Advertising

    Next time, in part three of this very long post I’m going to talk about:

    1. When should we change/question our beliefs.
    2. How we can change our (negative) beliefs.
    3. How our beliefs get in the way of our potential (and what to do about it).

    Let me know your thoughts on this topic. You know the drill.

    More by this author

    Craig Harper

    Leading presenter, writer and educator in the areas of high-performance, self-management, personal transformation and more

    Why Is Goal Setting Important to a Truly Fulfilling Life? Do You Make These 10 Common Mistakes Before Weighing Yourself? If your Childhood Sucked – It’s Time to Stop Blaming Your Parents! Exploring Relationships with the Single Weirdo Education Should be More than Academic Basics

    Trending in Lifestyle

    1 7 Best Probiotic Supplements (Recommendation & Reviews) 2 Signs of a Nervous Breakdown (And How to Survive It) 3 7 Best Weight Loss Supplements That Are Healthy and Effective 4 8 Beginner Yoga Tips for Just About Anyone 5 13 Most Common Muscle Building Mistakes to Avoid

    Read Next

    Advertising
    Advertising
    Advertising

    Last Updated on March 13, 2019

    How to Get out of a Rut: 12 Useful Ways to Get Unstuck

    How to Get out of a Rut: 12 Useful Ways to Get Unstuck

    Have you gotten into a rut before? Or are you in a rut right now?

    You know you’re in a rut when you run out of ideas and inspiration. I personally see a rut as a productivity vacuum. It might very well be a reason why you aren’t getting results. Even as you spend more time on your work, you can’t seem to get anything constructive done. While I’m normally productive, I get into occasional ruts (especially when I’ve been working back-to-back without rest). During those times, I can spend an entire day in front of the computer and get nothing done. It can be quite frustrating.

    Over time, I have tried and found several methods that are helpful to pull me out of a rut. If you experience ruts too, whether as a working professional, a writer, a blogger, a student or other work, you will find these useful. Here are 12 of my personal tips to get out of ruts:

    1. Work on the small tasks.

    When you are in a rut, tackle it by starting small. Clear away your smaller tasks which have been piling up. Reply to your emails, organize your documents, declutter your work space, and reply to private messages.

    Whenever I finish doing that, I generate a positive momentum which I bring forward to my work.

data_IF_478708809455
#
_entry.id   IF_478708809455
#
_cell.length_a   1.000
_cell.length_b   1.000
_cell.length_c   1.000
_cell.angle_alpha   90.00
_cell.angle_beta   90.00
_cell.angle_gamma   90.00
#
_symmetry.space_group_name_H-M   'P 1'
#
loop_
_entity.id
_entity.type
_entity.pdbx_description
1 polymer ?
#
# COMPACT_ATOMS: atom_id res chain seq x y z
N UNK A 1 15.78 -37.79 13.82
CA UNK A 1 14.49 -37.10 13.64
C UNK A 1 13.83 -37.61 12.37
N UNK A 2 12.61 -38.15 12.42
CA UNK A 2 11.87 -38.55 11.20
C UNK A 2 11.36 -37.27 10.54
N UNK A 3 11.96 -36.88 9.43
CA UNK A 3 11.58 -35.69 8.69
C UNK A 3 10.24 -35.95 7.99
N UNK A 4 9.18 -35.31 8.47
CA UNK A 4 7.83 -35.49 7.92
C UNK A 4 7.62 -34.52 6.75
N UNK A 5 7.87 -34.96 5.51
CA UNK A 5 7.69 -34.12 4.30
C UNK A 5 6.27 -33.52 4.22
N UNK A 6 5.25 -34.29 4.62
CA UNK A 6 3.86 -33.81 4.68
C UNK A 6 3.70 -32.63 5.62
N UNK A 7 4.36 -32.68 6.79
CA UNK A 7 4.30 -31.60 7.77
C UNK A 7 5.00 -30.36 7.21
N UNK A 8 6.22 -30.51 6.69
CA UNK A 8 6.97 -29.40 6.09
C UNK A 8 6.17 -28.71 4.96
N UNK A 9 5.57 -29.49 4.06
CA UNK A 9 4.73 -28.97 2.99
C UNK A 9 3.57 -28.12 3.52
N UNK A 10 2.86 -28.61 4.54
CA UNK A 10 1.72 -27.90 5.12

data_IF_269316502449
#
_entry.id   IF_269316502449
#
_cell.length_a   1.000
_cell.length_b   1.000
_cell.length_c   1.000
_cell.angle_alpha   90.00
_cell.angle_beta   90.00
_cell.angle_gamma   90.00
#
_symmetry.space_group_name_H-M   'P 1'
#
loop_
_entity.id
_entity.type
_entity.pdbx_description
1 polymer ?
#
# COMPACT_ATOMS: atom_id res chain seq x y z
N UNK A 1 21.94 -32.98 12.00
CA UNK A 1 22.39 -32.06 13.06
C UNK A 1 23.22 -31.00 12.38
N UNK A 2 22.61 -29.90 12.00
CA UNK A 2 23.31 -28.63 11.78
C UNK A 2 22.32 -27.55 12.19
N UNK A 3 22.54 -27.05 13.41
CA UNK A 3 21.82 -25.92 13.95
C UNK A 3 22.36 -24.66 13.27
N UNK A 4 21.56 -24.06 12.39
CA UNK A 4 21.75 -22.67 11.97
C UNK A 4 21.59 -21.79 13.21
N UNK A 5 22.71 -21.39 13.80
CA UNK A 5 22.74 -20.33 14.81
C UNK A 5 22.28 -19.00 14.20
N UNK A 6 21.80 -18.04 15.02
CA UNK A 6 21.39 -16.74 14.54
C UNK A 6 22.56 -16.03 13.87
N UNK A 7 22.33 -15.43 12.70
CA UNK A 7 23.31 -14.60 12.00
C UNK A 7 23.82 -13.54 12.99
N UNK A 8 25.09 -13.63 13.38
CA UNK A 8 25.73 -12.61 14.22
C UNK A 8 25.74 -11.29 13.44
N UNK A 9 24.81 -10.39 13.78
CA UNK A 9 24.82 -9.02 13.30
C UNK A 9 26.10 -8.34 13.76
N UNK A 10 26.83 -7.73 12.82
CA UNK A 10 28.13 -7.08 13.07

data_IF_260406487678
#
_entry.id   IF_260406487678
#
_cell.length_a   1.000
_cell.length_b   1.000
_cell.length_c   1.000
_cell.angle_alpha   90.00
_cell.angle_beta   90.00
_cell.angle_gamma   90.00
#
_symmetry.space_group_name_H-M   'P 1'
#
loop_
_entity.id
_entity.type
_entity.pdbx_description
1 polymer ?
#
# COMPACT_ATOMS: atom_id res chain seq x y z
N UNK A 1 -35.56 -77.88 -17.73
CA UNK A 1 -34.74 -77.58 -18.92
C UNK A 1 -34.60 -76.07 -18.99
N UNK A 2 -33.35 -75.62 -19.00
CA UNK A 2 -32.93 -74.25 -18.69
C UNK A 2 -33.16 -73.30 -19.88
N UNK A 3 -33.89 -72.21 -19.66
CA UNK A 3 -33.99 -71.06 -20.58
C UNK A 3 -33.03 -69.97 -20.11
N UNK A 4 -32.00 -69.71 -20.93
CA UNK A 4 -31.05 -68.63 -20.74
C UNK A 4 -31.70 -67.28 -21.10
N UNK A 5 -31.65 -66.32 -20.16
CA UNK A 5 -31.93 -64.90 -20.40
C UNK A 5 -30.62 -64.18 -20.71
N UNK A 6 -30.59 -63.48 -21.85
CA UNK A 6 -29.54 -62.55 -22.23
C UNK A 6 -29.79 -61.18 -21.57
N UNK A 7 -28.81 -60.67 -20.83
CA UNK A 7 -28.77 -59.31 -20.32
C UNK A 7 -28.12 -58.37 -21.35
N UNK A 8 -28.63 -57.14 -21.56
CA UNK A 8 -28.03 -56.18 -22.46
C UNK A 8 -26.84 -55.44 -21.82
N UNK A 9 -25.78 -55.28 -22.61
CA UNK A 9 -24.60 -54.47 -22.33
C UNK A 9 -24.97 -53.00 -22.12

2. Take a break from your work desk.

    Get yourself away from your desk and go take a walk. Go to the washroom, walk around the office, go out and get a snack.

    Your mind is too bogged down and needs some airing. Sometimes I get new ideas right after I walk away from my computer.

    Advertising

    3. Upgrade yourself

    Take the down time to upgrade yourself. Go to a seminar. Read up on new materials (#7). Pick up a new language. Or any of the 42 ways here to improve yourself.

    The modern computer uses different typefaces because Steve Jobs dropped in on a calligraphy class back in college. How’s that for inspiration?

    4. Talk to a friend.

    Talk to someone and get your mind off work for a while.

    Talk about anything, from casual chatting to a deep conversation about something you really care about. You will be surprised at how the short encounter can be rejuvenating in its own way.

    5. Forget about trying to be perfect.

    If you are in a rut, the last thing you want to do is step on your own toes with perfectionist tendencies.

    Just start small. Do what you can, at your own pace. Let yourself make mistakes.

    Soon, a little trickle of inspiration will come. And then it’ll build up with more trickles. Before you know it, you have a whole stream of ideas.

    Advertising

    6. Paint a vision to work towards.

    If you are continuously getting in a rut with your work, maybe there’s no vision inspiring you to move forward.

    Think about why you are doing this, and what you are doing it for. What is the end vision in mind?

    Make it as vivid as possible. Make sure it’s a vision that inspires you and use that to trigger you to action.

    7. Read a book (or blog).

    The things we read are like food to our brain. If you are out of ideas, it’s time to feed your brain with great materials.

    Here’s a list of 40 books you can start off with. Stock your browser with only the feeds of high quality blogs, such as Lifehack.org, DumbLittleMan, Seth Godin’s Blog, Tim Ferris’ Blog, Zen Habits or The Personal Excellence Blog.

    Check out the best selling books; those are generally packed with great wisdom.

    8. Have a quick nap.

    If you are at home, take a quick nap for about 20-30 minutes. This clears up your mind and gives you a quick boost. Nothing quite like starting off on a fresh start after catching up on sleep.

    Advertising

    9. Remember why you are doing this.

    Sometimes we lose sight of why we do what we do, and after a while we become jaded. A quick refresher on why you even started on this project will help.

    What were you thinking when you thought of doing this? Retrace your thoughts back to that moment. Recall why you are doing this. Then reconnect with your muse.

    10. Find some competition.

    Nothing quite like healthy competition to spur us forward. If you are out of ideas, then check up on what people are doing in your space.

    Colleagues at work, competitors in the industry, competitors’ products and websites, networking conventions.. you get the drill.

    11. Go exercise.

    Since you are not making headway at work, might as well spend the time shaping yourself up.

    Sometimes we work so much that we neglect our health and fitness. Go jog, swim, cycle, whichever exercise you prefer.

    As you improve your physical health, your mental health will improve, too. The different facets of ourselves are all interlinked.

    Advertising

    Here’re 15 Tips to Restart the Exercise Habit (and How to Keep It).

    12. Take a good break.

    Ruts are usually signs that you have been working too long and too hard. It’s time to get a break.

    Beyond the quick tips above, arrange for a 1-day or 2-days of break from your work. Don’t check your (work) emails or do anything work-related. Relax and do your favorite activities. You will return to your work recharged and ready to start.

    Contrary to popular belief, the world will not end from taking a break from your work. In fact, you will be much more ready to make an impact after proper rest. My best ideas and inspiration always hit me whenever I’m away from my work.

    Take a look at this to learn the importance of rest: The Importance of Scheduling Downtime

    More Resources About Getting out of a Rut

    Featured photo credit: Joshua Earle via unsplash.com

    Read Next